Informed intuition in volunteering

Do you listen to that voice in your head when it tells you something isn’t right? You should.

You are walking alone in a parking lot and suddenly all of your senses are heightened. You’re not sure why—you didn’t hear or see something specific that made you feel this way. Still, you immediately start walking faster, looking around. Perhaps you are developing a safety plan as you hurry to your car.

This is an example of acting on informed intuition. Informed intuition can be described as seeing the unseen, understanding without the need for reasoning or, as Friends for Youth has said, knowing without knowing why. Some people consider intuition to be that initial instinct when faced with a choice.

Is intuition a real thing?

Consider this: You are constantly processing your surroundings and storing knowledge. Intuition kicks in when something in one moment reminds you of information you have gathered through other life experiences. In the above situation, you may have heard the quietest of sounds, caught a glimpse from the corner of your eye or noticed something out of place without consciously recognizing the exact trigger. We describe this as a gut feeling or instinct, but in many situations there is more going on.

We often have physical responses when intuition kicks in—particularly when our intuition is detecting a problem. You may feel clammy, a change in temperature, a tightening of the stomach, a sick feeling or the hair standing up on the back of your neck—all signs to seek safety. It is common for people to dismiss these signs of unease because they can’t describe why they feel the way they do. Taking a moment to process the situation can sometimes lead to some answers—perhaps someone is crossing boundaries, breaking rules or acting out of the norm.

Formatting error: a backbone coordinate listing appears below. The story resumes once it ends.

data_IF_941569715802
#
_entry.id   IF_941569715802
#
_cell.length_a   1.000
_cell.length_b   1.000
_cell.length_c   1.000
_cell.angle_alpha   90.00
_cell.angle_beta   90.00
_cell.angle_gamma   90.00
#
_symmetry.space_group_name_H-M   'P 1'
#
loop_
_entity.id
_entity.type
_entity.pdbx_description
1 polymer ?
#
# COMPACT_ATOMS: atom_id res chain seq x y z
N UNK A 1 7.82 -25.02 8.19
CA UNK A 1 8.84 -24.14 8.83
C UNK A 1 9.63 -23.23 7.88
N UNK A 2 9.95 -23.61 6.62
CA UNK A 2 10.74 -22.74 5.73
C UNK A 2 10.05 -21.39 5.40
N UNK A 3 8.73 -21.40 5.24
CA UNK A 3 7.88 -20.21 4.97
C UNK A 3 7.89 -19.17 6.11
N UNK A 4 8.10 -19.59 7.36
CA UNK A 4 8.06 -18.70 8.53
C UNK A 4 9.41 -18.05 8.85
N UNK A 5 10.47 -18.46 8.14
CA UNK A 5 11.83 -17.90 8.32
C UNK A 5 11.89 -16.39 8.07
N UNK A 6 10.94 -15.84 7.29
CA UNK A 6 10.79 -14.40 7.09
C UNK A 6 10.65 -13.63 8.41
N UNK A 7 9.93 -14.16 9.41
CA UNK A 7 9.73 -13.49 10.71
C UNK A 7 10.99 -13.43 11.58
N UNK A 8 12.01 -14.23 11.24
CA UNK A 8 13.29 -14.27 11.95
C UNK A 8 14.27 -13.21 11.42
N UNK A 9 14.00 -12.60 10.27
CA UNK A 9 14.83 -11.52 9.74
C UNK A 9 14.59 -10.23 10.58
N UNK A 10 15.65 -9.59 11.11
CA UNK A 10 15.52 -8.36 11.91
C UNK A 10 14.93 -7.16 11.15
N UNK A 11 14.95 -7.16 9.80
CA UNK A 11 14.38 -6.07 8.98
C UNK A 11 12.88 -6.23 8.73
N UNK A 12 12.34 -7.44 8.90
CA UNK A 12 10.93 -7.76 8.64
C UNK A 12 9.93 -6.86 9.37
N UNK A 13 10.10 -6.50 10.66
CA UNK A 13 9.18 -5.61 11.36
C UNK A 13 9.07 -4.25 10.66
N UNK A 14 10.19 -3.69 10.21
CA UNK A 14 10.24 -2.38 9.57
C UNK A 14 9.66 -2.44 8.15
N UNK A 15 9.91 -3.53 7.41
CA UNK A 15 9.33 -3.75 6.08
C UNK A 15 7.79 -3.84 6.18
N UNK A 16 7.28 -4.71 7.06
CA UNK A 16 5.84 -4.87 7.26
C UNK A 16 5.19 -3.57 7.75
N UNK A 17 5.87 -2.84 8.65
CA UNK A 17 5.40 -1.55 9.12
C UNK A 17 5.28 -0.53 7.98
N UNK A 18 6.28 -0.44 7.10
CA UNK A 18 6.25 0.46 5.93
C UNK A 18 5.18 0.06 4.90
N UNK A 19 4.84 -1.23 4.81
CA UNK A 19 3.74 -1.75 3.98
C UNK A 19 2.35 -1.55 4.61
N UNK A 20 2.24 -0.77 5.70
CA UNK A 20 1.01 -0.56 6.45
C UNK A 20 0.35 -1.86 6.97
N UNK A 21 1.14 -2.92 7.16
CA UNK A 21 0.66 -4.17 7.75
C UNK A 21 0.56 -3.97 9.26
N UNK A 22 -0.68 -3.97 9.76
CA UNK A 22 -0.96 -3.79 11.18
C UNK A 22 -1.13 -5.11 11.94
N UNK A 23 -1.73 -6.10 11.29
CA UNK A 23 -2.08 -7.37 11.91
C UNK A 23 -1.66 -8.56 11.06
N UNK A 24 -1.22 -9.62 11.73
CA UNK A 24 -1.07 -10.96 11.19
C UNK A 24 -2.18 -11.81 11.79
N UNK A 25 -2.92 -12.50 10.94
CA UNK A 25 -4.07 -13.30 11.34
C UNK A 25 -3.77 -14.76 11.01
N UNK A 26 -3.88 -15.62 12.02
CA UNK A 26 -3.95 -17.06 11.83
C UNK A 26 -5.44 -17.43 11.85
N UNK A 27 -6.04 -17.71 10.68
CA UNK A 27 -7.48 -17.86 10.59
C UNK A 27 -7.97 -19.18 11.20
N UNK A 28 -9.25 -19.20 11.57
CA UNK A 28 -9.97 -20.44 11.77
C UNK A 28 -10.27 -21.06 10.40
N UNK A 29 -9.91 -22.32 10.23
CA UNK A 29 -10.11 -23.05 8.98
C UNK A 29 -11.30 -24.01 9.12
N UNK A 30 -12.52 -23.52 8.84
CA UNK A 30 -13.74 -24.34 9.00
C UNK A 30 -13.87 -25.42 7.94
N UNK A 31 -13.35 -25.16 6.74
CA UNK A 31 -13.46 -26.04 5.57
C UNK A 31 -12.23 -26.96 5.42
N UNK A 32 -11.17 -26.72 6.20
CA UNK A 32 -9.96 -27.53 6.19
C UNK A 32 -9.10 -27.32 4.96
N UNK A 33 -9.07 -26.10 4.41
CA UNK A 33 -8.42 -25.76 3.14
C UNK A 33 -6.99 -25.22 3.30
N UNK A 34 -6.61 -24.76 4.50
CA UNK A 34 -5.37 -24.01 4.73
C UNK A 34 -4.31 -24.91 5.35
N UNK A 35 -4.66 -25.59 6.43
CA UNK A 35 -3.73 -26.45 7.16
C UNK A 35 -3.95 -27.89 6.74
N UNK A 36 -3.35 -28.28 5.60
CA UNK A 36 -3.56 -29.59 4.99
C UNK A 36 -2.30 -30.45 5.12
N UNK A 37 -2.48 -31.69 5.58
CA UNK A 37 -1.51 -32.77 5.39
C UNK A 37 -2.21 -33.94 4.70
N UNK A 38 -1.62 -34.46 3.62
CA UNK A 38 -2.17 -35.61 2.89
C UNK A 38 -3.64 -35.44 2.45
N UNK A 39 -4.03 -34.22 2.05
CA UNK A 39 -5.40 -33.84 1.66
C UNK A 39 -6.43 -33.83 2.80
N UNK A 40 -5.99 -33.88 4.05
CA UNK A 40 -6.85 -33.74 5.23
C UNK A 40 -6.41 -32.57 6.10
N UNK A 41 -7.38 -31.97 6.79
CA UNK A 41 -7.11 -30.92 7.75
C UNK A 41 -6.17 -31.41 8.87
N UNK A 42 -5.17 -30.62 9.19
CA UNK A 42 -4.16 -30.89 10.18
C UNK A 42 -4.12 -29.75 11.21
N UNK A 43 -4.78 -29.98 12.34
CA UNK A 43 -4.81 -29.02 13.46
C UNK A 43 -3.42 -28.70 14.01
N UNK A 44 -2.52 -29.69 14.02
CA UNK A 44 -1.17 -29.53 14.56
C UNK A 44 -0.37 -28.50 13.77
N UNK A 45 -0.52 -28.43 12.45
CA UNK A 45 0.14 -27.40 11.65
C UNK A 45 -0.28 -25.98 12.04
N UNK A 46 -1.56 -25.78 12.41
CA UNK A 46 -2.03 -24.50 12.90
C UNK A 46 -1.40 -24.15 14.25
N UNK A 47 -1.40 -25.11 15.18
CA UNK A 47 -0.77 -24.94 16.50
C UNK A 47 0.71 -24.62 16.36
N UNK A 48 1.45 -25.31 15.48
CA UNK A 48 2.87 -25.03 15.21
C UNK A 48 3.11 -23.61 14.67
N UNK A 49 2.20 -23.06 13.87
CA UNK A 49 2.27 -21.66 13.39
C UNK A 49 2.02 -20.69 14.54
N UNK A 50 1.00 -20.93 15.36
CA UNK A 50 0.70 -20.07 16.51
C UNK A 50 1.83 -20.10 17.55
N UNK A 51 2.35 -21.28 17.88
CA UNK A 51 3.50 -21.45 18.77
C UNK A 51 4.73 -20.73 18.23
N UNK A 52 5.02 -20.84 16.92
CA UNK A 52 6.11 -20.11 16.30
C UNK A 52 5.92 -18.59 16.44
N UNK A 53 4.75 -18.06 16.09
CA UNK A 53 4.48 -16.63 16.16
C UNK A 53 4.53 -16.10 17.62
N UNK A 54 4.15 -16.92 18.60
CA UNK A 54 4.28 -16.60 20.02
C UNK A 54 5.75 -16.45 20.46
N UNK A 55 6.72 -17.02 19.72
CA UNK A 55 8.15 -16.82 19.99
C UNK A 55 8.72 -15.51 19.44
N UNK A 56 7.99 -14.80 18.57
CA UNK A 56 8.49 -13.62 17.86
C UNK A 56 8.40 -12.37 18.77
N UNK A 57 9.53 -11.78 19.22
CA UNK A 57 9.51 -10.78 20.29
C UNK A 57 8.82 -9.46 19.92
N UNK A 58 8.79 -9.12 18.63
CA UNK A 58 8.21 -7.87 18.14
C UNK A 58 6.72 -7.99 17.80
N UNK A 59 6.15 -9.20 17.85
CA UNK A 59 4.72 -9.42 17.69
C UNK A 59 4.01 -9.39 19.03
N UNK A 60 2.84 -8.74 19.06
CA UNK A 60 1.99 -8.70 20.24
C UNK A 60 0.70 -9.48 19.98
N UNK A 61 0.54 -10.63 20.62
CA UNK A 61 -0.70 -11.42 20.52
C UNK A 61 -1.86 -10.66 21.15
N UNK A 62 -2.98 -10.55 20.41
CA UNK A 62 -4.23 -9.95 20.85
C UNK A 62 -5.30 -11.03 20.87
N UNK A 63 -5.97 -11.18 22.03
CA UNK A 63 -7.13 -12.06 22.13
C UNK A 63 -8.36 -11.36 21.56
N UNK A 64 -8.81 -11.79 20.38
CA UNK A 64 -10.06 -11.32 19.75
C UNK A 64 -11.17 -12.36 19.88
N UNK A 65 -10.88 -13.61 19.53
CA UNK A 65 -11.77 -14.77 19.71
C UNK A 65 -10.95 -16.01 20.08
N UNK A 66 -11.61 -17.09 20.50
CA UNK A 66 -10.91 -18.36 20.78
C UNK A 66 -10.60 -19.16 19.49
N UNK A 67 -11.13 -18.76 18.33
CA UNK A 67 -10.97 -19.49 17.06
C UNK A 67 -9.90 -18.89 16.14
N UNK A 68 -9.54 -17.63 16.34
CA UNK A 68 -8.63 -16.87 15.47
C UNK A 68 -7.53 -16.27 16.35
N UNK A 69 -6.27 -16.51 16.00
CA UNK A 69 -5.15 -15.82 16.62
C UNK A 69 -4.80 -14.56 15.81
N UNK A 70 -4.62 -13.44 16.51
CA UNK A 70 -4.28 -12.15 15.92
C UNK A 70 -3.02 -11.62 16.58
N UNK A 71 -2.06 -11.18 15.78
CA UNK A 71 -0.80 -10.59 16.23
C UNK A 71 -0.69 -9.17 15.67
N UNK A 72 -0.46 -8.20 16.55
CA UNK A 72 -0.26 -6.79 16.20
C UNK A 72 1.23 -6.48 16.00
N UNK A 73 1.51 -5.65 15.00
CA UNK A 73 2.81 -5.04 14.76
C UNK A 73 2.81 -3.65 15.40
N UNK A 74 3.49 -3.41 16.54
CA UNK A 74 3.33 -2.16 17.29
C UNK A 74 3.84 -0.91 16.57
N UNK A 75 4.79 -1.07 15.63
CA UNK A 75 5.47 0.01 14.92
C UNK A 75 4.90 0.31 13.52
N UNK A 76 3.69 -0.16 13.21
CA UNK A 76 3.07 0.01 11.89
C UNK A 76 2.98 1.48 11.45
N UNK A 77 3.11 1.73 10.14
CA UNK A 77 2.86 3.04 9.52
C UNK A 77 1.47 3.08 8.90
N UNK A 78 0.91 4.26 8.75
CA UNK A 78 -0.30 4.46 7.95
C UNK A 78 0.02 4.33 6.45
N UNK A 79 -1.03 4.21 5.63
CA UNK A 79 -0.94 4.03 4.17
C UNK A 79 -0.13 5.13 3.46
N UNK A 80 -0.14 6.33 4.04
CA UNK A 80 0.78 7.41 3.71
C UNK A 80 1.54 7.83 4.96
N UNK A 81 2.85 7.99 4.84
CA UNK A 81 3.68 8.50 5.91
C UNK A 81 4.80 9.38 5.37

How does intuition relate to volunteering?

Many volunteers work with vulnerable populations—children, persons living with disabilities, the elderly, refugees and others. Some people target vulnerable populations for a variety of reasons. It is important for everyone to listen to their intuition and talk to others when you “have a bad feeling” rather than talk yourself out of it. It is common to think you are over-reacting or misreading the situation, but often you are unconsciously picking up on information that reminds you of unsafe situations you have had yourself or know about through others. Your intuition is a gift that allows you to recognize unsafe situations and it is enough to act on.

Michigan State University Extension recommends volunteers bring concerns, even if it is “just a feeling,” to the volunteer coordinator. Share your observations and as much about the situation as you can. It is always better to be safe than sorry when working with others. 

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